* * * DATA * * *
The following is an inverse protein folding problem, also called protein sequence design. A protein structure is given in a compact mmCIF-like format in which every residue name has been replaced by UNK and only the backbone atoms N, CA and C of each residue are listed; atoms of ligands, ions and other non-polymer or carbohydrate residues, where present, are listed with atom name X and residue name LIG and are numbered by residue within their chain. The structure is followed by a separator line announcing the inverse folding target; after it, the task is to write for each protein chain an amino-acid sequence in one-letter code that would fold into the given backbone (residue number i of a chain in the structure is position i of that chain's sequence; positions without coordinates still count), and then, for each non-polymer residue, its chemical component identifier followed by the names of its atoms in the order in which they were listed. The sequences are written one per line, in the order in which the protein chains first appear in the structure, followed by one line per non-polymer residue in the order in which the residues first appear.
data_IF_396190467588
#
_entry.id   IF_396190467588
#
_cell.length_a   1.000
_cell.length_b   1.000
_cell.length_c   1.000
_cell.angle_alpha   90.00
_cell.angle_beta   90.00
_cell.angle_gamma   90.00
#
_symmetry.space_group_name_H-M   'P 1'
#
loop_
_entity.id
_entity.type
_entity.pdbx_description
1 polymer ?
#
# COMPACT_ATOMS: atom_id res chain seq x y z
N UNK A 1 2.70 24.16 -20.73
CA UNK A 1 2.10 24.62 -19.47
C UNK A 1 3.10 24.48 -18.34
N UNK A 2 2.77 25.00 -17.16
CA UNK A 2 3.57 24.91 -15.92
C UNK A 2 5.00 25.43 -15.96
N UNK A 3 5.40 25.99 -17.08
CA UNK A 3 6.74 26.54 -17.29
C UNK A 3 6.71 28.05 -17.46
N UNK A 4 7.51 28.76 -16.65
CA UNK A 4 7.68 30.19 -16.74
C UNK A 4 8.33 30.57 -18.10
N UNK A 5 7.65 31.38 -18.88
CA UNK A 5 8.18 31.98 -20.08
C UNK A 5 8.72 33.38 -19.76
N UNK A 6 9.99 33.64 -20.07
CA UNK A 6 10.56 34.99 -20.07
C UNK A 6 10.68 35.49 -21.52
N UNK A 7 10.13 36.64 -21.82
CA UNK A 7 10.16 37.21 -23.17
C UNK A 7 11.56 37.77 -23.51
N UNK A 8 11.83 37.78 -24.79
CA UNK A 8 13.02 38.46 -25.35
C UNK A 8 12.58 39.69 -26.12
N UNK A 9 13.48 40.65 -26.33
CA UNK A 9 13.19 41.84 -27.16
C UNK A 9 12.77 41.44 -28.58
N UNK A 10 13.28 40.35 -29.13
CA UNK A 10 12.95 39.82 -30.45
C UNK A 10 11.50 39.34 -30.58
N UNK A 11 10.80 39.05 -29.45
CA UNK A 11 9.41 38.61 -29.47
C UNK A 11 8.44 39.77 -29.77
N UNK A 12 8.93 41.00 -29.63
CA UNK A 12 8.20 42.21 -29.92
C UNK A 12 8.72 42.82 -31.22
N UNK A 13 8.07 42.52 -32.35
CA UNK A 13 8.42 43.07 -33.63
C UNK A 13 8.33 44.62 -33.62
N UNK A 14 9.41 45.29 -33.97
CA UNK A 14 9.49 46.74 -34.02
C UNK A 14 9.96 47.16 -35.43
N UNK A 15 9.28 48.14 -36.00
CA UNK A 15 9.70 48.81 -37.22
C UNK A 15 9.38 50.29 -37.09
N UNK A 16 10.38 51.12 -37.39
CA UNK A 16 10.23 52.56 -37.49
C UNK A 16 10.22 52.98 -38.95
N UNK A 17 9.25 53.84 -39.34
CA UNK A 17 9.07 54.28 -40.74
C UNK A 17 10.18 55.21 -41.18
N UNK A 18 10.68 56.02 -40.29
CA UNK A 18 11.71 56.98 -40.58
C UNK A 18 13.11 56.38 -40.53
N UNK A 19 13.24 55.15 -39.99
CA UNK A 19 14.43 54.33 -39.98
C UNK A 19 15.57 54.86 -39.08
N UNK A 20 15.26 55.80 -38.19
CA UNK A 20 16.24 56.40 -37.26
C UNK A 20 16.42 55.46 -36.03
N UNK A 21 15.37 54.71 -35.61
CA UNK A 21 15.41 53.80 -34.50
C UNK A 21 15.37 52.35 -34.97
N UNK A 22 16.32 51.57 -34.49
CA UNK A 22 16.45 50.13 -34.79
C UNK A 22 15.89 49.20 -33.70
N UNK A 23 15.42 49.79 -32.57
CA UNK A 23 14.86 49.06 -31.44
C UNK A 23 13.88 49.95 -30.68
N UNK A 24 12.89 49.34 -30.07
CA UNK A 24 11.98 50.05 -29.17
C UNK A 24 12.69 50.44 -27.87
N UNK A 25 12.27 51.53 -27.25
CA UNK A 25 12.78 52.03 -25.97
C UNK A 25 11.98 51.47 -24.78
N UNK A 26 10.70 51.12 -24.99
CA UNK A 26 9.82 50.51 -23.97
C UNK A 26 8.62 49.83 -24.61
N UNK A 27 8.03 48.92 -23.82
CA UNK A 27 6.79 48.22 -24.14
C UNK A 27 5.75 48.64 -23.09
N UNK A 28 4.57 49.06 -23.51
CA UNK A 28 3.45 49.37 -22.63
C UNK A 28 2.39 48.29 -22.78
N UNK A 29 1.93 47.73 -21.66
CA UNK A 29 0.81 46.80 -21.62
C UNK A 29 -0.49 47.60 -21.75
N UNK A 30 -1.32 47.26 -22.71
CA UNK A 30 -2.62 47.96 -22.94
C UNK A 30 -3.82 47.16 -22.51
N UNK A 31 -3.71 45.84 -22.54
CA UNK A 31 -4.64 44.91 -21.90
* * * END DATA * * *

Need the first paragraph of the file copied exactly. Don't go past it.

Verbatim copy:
The following is an inverse protein folding problem, also called protein sequence design. A protein structure is given in a compact mmCIF-like format in which every residue name has been replaced by UNK and only the backbone atoms N, CA and C of each residue are listed; atoms of ligands, ions and other non-polymer or carbohydrate residues, where present, are listed with atom name X and residue name LIG and are numbered by residue within their chain. The structure is followed by a separator line announcing the inverse folding target; after it, the task is to write for each protein chain an amino-acid sequence in one-letter code that would fold into the given backbone (residue number i of a chain in the structure is position i of that chain's sequence; positions without coordinates still count), and then, for each non-polymer residue, its chemical component identifier followed by the names of its atoms in the order in which they were listed. The sequences are written one per line, in the order in which the protein chains first appear in the structure, followed by one line per non-polymer residue in the order in which the residues first appear.